America's Best States to Retire In
These states offer retirees good mixes of scenery, affordability and fun!Margaret.W / Shutterstock
After your many years of hard work, you deserve the absolute best out of life -- so why not retire to a place that has spectacular scenery, a great quality of life, excellent health care, affordable costs and plenty of things to do?
These states can offer all of that, and then some. We've combed through the latest research and rankings to compile this overall list of the best states for your retirement, counting down to No. 1.
Whether you’re looking for peace and relaxation or thrills and adventure, one of these states is bound to be just the ticket.
Nevada has been popular with retirees for decades, thanks to its reasonable home prices, lack of a state income tax and warm climate in the south. But Kiplinger says the cost of living is higher than average.
The state struggled on its way out of the 2008 recession but has seen good tourism numbers recently, which translate to a better economy.
Las Vegas is more than a party town: It also has great weather, parks, golfing, arts and a fast-growing community of retirees. Plus, "Sin City" offers Nevada's best health care, and the median price for a home there is $260,000.
For more sun, water activities and a smaller community feel, check out river-bound Laughlin, where the median home price is $148,000.
Wisconsin is home to more than 500 golf courses, 15,000 inland lakes, 33,000 miles of rivers, two Great Lakes and 5 million acres of public hunting grounds for outdoorsy seniors to enjoy.
Retirees also benefit from a low cost of living and lower taxes, including no taxes on Social Security benefits or government pensions. Bankrate ranks the state high for health care quality.
Madison is among the best cities in the country for culture, entertainment and amenities at a fraction of big-city prices. The median home price there is $250,000, but apartments can be found for less.
Milwaukee offers modern city living, and the median home value is just $113,900, says Zillow. Or, for $160,000 and up, you can settle in quiet, lakeside of Eau Claire, or in popular Lake Geneva.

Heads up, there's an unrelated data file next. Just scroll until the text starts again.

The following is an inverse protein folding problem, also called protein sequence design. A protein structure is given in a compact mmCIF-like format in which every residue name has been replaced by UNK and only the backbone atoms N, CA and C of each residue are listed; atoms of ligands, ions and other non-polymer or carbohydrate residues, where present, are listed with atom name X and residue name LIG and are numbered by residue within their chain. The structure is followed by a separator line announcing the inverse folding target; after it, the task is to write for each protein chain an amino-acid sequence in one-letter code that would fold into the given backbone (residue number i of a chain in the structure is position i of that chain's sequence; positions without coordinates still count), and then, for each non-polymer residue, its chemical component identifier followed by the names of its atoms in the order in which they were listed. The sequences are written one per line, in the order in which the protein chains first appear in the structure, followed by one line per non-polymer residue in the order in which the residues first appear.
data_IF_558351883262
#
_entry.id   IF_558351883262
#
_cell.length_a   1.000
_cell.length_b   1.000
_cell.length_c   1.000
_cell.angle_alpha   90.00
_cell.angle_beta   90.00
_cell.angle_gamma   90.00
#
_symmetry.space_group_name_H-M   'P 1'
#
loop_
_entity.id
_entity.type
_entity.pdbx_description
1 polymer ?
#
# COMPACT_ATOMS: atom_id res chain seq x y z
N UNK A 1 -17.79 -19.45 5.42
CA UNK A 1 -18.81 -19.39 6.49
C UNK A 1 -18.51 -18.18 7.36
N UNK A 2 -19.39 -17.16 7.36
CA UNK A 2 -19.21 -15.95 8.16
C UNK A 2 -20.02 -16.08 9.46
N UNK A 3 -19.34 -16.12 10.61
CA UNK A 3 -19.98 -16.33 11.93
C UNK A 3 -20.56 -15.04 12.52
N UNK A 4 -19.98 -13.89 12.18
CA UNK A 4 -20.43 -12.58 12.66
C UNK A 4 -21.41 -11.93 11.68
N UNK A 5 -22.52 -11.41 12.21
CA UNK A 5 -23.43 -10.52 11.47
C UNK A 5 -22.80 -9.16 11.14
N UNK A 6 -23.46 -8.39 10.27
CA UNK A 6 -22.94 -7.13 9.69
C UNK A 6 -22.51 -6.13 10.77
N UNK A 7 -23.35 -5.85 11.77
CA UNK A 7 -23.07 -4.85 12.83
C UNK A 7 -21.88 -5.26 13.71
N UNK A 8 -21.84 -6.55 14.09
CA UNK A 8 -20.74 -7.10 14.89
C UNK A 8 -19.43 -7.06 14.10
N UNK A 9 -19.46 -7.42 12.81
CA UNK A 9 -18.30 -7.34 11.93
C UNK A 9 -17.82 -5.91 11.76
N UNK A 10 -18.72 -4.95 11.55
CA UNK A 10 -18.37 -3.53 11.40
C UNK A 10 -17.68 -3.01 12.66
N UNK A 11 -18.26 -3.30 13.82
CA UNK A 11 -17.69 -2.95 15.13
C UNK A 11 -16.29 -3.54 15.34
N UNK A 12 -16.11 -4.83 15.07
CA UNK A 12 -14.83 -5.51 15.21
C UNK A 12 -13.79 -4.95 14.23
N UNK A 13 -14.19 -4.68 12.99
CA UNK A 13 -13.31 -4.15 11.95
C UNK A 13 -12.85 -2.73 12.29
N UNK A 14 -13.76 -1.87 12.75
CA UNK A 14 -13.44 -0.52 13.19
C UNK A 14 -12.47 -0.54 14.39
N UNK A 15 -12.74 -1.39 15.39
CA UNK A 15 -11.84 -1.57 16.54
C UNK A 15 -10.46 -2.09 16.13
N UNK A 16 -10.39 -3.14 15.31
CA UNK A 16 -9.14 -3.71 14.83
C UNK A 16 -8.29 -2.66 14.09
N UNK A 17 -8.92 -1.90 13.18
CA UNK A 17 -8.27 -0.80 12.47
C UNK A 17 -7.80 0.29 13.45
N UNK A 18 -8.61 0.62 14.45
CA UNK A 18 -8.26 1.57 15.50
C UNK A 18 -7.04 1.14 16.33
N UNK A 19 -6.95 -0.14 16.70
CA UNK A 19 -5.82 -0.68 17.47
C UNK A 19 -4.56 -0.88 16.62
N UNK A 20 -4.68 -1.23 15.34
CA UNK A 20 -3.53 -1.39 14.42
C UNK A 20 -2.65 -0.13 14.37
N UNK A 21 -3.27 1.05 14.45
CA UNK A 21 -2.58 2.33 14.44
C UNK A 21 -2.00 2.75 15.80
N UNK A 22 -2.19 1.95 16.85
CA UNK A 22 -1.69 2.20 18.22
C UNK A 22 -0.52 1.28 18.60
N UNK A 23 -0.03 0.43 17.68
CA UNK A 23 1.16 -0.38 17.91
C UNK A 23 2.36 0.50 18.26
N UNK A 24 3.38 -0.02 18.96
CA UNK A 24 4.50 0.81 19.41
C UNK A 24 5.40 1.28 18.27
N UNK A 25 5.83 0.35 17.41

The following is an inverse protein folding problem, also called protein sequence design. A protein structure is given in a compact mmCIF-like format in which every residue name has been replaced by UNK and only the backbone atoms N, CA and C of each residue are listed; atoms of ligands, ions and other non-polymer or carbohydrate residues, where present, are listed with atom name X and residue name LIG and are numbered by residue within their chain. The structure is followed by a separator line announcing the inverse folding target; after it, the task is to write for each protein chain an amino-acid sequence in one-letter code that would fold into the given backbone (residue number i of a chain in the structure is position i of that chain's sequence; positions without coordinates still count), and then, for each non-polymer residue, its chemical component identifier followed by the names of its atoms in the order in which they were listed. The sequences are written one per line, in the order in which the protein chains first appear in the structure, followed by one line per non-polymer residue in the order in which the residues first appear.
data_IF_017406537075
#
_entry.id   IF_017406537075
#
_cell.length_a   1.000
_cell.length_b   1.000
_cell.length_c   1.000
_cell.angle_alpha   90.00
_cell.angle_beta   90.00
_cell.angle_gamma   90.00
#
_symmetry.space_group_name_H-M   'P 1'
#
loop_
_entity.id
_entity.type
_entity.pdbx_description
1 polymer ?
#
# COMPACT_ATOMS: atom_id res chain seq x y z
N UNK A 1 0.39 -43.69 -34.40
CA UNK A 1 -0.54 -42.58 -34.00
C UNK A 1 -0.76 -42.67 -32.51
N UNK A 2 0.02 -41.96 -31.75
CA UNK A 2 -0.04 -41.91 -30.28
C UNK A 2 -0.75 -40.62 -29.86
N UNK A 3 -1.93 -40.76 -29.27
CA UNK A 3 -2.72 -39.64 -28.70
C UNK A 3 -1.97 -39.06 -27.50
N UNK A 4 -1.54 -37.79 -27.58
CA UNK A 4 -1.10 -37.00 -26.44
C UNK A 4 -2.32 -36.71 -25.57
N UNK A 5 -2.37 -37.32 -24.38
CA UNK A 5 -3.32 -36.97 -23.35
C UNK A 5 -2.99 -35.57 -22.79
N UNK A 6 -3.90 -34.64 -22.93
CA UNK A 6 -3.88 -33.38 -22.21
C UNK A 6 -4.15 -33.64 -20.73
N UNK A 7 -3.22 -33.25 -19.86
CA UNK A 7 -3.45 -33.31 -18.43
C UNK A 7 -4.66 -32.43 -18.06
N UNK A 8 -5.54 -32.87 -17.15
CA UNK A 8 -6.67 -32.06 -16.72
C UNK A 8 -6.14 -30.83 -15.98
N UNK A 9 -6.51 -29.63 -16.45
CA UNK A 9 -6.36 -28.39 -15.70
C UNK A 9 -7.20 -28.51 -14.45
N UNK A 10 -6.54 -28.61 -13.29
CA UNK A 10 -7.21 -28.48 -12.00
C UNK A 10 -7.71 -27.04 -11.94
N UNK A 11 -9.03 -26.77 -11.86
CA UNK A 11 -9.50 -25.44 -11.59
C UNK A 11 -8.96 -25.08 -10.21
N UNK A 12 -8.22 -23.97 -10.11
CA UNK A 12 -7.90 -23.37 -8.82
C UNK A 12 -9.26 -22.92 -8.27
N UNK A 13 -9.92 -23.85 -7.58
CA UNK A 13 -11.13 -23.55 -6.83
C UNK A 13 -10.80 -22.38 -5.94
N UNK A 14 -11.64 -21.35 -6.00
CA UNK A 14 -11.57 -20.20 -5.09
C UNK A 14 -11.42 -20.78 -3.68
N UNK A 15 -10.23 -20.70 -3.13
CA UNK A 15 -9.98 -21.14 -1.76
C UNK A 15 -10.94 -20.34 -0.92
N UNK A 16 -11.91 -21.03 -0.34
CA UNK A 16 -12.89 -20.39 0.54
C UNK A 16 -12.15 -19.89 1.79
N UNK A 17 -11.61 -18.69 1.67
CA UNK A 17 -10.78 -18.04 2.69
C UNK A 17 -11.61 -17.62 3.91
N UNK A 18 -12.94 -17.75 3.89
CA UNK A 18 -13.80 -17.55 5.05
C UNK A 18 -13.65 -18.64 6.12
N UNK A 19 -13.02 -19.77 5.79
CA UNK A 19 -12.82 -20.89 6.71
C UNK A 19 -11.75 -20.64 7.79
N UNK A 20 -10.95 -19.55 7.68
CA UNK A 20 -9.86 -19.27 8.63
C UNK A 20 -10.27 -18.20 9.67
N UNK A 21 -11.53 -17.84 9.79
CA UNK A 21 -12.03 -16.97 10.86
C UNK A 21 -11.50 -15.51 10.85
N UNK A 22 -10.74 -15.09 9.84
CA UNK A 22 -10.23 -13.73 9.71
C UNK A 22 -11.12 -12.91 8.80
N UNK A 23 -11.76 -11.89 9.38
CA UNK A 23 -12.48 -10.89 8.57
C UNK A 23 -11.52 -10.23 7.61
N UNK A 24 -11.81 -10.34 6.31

Forget beaches and mountains: Nebraska’s got miles upon miles of walking and biking trails, 6,500 acres of parks and 1,475 acres of wild nature to keep retirees active.
Although Nebraska isn't particularly tax-friendly for seniors, Kiplinger points out that the state has a below-average cost of living, great health care and plenty of shopping and entertainment in its cities.
Lincoln offers shopping, dining and the arts in its Haymarket District. Meanwhile, Omaha is home to a fantastic local beer and football culture, a great music scene, and some of the best steak you’ll ever taste.
Your money goes far in Nebraska, with median home prices sitting at $175,500 in Lincoln and $167,500 in Omaha, according to Zillow.
It may have snowy winters and high living costs and taxes. But Massachusetts has plenty to offer retirees, including nationally ranked hospitals and a whole lot of history and culture. WalletHub says it's near the top for quality of life.
For those who want to reap the state's many benefits, there are still some reasonably affordable towns in Massachusetts.
In Leominster, a smaller community about an hour outside of Boston, the median home value is $250,000. Home prices in Methuen start at around $200,000, says Trulia, and that town also boasts great shopping and a world-class music hall.
And for those seeking the Cape Cod experience on a budget, condos in historic Plymouth start around $160,000, and single family homes can be had for $300,000.